Valentines were sporadically exchanged over the next few centuries, but in the 1850s, the custom blossomed. Cards ranged from simple woodcut varieties to elaborate artwork decorated with gold or silver leaf, paper or fabric lace, silk flowers, and the ever popular embossed cupid. They often went unsigned or signed with initials only, to add to the mystery.
In America, Esther Allen Howland is often considered the Mother of Valentines. However, recent research maintains that Jotham Wood Taft actually made the country’s first valentines in Grafton, Mass., while Esther began as one of his designers. She later became very successful in her own right. Because Taft was a Quaker, none of his cards ever bore his name, in part due to a promise he made to his mother. In any event, both of their valentines were quite expensive even in 1850, ranging from $5 to nearly $30, the equivalent of several weeks’ pay for those of modest means.
Along with cards, a favorite Valentine’s Day gift has long been chocolate, which entered the picture as an aphrodisiac early in the game. The first to enjoy the love potion, the ancient Aztecs, drank it straight and bitter, without the sugar and fat in mixtures we love today. The Spanish brought chocolate to the New World in the 16th century. In 1643 when the Spanish princess Maria Theresa gave her fiancé Louis XIV an engagement gift of chocolate wrapped in a fancy box, he was so taken with his gift that he appointed Sieur David Illou to manufacture and sell chocolate. He raved about its erotic potential along with Casanova and the Marquis de Sade. All three reputedly, did quite well romantically, with or without chocolate.
In the 1800s, the Victorians favored flowers as a Valentine’s gift. Instruction manuals for 19th century courting couples usually devoted at least a chapter to the subject of floriography, which attached special meaning to every flower. Although the message might vary slightly (and sometimes radically) depending on the book, complex sentiments could be attached to floral arrangements, forcing the recipient to spend hours trying to decipher the meaning of a bouquet.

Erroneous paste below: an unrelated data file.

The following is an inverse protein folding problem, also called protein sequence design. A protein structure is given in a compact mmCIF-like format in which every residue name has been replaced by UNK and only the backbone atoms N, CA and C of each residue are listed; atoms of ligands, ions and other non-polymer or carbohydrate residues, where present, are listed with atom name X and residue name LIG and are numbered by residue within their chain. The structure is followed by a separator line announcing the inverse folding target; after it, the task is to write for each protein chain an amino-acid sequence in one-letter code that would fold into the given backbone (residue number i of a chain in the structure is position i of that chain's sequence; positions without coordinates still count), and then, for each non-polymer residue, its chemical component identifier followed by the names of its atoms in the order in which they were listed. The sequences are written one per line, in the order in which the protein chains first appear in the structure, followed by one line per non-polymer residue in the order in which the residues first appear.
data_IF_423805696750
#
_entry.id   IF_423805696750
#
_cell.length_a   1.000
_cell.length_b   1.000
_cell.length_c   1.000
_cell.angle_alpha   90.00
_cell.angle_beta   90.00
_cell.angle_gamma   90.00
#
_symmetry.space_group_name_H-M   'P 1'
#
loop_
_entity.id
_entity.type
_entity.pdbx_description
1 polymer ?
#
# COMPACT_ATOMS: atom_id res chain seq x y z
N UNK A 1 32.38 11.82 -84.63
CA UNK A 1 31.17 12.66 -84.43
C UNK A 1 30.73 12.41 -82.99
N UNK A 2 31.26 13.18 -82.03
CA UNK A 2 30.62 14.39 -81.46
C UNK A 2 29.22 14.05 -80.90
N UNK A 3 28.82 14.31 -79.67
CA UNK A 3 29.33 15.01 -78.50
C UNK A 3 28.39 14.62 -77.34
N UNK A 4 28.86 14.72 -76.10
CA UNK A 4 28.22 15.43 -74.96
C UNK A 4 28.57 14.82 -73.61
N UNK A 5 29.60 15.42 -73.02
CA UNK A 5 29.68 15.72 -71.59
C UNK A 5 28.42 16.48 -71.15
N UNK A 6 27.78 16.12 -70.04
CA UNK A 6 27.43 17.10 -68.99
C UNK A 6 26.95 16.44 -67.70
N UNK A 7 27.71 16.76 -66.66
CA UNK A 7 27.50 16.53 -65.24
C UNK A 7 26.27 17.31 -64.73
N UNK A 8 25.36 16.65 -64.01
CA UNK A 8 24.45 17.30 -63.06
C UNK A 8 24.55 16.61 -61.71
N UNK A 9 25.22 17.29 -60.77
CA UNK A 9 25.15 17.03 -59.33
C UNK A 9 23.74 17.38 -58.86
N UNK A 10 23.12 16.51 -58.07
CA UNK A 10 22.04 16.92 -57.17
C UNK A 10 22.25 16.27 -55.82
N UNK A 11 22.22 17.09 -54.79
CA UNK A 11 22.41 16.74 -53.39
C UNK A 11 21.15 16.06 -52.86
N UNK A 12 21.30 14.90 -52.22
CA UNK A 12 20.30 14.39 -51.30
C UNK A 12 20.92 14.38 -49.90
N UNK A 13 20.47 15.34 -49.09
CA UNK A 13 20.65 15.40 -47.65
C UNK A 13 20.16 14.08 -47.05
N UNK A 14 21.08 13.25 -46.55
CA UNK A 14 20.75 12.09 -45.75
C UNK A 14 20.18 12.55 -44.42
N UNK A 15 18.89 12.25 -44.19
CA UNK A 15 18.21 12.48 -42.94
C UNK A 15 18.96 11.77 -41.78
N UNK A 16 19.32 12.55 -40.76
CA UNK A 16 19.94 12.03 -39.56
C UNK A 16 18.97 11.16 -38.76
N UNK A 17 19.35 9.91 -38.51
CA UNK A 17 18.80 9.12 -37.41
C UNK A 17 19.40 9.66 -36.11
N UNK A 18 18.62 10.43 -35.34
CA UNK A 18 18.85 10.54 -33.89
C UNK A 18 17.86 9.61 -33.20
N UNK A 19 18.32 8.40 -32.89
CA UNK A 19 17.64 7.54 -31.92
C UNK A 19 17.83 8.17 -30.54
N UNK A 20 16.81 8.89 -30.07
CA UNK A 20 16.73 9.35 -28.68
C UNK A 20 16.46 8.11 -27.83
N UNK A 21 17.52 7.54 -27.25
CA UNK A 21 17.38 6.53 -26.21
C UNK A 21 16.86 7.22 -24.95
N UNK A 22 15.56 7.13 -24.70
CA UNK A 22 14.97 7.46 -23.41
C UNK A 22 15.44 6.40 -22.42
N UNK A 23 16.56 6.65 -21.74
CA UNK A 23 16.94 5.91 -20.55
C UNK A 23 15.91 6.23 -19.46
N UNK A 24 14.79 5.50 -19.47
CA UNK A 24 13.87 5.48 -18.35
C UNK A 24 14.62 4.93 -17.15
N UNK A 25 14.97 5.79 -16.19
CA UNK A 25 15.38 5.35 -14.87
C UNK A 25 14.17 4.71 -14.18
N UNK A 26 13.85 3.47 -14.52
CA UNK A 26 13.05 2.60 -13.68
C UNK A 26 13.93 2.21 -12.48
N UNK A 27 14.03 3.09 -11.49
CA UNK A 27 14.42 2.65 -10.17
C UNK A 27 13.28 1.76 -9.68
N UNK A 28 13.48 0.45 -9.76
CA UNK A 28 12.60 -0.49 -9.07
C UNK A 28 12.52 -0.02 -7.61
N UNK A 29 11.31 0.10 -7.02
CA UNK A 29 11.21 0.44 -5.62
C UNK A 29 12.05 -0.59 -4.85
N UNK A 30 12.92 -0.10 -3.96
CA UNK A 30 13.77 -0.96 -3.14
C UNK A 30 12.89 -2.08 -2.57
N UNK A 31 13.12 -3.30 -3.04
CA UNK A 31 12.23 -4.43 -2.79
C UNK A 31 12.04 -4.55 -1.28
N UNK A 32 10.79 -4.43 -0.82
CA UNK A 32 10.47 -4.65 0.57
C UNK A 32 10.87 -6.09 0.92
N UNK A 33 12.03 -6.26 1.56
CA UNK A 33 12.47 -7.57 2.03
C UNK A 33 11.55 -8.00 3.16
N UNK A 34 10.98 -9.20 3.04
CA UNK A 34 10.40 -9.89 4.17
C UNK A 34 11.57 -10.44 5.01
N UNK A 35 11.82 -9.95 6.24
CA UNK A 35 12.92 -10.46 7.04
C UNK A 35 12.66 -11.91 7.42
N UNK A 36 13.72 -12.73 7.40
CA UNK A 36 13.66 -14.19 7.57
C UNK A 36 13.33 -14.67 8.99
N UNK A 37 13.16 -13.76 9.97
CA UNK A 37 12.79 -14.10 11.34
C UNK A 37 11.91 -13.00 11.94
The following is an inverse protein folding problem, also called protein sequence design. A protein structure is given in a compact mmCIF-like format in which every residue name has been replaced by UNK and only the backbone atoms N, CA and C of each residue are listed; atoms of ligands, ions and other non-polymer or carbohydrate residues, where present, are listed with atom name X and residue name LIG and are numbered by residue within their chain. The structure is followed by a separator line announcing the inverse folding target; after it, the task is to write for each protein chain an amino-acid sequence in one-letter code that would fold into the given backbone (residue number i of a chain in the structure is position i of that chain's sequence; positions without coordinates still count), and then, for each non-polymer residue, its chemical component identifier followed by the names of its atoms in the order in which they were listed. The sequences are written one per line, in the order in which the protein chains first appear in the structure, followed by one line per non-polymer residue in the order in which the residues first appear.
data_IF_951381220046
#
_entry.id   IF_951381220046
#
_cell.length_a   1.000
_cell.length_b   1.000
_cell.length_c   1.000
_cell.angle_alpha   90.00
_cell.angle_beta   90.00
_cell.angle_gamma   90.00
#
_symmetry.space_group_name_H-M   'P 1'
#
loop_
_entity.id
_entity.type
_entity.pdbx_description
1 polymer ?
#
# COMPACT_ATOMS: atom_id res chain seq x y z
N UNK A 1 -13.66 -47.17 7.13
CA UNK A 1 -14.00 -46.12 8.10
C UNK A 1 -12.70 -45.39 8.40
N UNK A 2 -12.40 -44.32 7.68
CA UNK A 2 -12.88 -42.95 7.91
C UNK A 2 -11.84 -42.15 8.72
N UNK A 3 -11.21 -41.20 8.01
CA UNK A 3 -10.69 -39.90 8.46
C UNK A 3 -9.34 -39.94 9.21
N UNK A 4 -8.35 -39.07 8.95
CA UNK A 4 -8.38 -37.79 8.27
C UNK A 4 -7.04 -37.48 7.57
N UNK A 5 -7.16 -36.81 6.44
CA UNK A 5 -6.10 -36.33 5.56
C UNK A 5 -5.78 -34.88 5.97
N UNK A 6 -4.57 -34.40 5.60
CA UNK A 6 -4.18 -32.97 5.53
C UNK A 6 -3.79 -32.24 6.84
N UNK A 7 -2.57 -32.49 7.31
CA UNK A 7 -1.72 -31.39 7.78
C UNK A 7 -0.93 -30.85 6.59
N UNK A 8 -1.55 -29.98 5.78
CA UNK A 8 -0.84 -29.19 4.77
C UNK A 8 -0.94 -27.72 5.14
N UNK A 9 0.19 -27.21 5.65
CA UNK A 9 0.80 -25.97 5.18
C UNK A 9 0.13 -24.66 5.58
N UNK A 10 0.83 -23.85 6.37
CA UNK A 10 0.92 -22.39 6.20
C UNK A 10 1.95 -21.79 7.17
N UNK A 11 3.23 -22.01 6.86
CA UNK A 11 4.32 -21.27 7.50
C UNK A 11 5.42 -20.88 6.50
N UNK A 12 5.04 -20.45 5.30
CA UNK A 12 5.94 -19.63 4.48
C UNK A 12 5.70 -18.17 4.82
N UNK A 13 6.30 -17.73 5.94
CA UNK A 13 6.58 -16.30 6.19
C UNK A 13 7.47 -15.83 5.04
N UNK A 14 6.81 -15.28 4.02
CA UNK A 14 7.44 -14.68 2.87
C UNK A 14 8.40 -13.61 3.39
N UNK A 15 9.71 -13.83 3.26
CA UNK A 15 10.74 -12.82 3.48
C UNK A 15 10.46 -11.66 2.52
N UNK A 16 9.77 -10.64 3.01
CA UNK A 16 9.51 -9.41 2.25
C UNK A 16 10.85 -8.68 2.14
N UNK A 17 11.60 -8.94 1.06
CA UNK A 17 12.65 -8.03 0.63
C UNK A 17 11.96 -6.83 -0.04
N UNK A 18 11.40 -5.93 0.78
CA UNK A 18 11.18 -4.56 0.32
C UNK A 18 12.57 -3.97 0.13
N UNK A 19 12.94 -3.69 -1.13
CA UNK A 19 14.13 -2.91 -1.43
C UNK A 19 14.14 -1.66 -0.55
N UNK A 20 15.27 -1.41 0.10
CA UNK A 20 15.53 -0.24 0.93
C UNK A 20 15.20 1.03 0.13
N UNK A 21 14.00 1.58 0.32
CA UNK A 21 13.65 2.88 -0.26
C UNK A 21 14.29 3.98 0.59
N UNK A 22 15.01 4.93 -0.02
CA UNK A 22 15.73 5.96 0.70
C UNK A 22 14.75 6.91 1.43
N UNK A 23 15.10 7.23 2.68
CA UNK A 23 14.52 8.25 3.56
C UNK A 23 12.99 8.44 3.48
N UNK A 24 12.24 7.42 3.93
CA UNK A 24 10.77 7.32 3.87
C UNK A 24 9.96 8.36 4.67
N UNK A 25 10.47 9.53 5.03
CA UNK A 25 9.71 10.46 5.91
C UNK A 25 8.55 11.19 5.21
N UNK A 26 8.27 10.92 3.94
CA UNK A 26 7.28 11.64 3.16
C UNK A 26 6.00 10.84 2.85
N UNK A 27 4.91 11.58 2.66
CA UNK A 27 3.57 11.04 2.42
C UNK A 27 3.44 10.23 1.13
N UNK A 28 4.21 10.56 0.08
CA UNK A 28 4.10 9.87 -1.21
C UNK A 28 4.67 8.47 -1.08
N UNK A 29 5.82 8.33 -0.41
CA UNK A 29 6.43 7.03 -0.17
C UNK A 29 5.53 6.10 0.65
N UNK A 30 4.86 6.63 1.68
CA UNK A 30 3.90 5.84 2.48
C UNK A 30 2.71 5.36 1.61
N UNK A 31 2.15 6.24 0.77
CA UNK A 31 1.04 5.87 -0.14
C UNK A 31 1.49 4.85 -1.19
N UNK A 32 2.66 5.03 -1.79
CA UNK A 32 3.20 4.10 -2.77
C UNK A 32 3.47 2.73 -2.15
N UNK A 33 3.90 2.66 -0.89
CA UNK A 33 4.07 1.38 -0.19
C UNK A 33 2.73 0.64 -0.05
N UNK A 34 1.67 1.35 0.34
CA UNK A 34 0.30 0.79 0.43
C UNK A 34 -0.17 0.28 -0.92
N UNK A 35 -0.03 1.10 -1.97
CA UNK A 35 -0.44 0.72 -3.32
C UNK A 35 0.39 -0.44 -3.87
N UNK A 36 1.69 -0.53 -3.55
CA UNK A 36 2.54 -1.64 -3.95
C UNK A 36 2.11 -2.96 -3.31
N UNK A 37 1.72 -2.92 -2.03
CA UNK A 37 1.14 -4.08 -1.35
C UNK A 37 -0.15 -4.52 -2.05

The Victorians and Edwardians also loved jewelry. Oddly, enameled serpents and snakes with diamonds or garnets for their eyes were all the rage. Interestingly, Prince Albert’s ring to Victoria, a snake with its tail in its mouth, was considered a symbol of love eternal. Also popular, cameo and intaglio (the reverse of a cameo) on both brooches and rings were made from shell, coral or stone and sometimes surrounded by precious gems. Hair jewelry was an odd product of the era in both England and the United States. Tightly woven strands of human hair would be used in instead of gold chain in a necklace or bracelet.
The Victorians attached special meanings to all things romantic, especially gifts exchanged between lovers. Gloves and gauntlets were always popular, since they signified honesty and friendly intentions. A fan for a lady would spark the flame of love, while a pair of doves bespoke marital harmony. The silver spoon stood for purity and true beauty, particularly when decorated with a scallop shell symbolic of the love goddess Aphrodite.
Along with the possibilities mentioned above, today’s favorite gift choices include music, body care products, perfume and even electronics. However, one can only imagine what the Victorians would think if they heard Beyoncé on iPhone singing “My Heart Will Go On.”
Winged cupid was often portrayed as a plump little cherub.